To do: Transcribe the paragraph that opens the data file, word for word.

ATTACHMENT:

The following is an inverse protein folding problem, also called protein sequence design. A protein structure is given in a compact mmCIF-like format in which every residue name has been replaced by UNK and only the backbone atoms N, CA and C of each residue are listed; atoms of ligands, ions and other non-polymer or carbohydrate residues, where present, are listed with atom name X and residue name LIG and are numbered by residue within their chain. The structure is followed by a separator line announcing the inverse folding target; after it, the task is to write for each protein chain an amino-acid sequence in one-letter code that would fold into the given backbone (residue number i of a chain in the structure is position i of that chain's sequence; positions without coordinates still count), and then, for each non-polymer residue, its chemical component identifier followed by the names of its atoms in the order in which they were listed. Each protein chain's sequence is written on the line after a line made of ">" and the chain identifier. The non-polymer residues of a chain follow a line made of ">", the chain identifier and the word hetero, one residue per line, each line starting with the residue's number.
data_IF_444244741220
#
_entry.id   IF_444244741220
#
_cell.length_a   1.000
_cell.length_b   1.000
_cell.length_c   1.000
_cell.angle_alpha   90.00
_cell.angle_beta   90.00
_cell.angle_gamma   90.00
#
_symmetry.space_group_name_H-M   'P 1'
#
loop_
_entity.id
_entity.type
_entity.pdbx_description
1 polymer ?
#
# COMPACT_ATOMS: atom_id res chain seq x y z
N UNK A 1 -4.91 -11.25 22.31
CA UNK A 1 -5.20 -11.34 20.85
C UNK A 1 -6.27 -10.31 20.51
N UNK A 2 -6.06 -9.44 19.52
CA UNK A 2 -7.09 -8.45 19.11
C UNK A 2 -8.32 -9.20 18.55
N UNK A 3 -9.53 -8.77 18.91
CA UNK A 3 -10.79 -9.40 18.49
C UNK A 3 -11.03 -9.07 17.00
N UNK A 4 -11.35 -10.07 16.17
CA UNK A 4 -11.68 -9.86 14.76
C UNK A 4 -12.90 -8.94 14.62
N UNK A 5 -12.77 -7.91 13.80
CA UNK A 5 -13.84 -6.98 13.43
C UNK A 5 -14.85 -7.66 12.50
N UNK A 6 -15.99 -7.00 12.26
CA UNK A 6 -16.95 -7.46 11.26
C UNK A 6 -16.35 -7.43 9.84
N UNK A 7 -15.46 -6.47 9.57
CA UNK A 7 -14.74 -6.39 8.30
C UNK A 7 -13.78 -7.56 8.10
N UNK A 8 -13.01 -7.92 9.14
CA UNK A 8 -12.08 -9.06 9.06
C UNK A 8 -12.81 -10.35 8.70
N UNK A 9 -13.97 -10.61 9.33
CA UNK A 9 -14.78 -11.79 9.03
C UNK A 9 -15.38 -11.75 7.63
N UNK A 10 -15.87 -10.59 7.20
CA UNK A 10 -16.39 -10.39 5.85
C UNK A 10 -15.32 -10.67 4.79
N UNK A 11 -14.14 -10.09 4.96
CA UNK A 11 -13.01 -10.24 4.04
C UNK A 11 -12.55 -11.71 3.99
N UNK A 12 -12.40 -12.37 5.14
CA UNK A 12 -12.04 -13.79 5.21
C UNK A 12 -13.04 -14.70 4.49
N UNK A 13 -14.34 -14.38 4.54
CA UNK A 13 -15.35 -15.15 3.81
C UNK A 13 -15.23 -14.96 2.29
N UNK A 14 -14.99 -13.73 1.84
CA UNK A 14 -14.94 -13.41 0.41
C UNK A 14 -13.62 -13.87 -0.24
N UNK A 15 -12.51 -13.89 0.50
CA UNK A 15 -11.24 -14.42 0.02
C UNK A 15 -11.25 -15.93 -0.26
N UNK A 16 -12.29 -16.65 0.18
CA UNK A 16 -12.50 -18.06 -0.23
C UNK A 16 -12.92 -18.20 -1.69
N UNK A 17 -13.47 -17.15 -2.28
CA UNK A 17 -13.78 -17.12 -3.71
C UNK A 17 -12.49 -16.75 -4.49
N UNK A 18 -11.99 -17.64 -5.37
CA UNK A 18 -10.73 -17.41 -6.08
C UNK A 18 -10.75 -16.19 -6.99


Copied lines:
The following is an inverse protein folding problem, also called protein sequence design. A protein structure is given in a compact mmCIF-like format in which every residue name has been replaced by UNK and only the backbone atoms N, CA and C of each residue are listed; atoms of ligands, ions and other non-polymer or carbohydrate residues, where present, are listed with atom name X and residue name LIG and are numbered by residue within their chain. The structure is followed by a separator line announcing the inverse folding target; after it, the task is to write for each protein chain an amino-acid sequence in one-letter code that would fold into the given backbone (residue number i of a chain in the structure is position i of that chain's sequence; positions without coordinates still count), and then, for each non-polymer residue, its chemical component identifier followed by the names of its atoms in the order in which they were listed. Each protein chain's sequence is written on the line after a line made of ">" and the chain identifier. The non-polymer residues of a chain follow a line made of ">", the chain identifier and the word hetero, one residue per line, each line starting with the residue's number.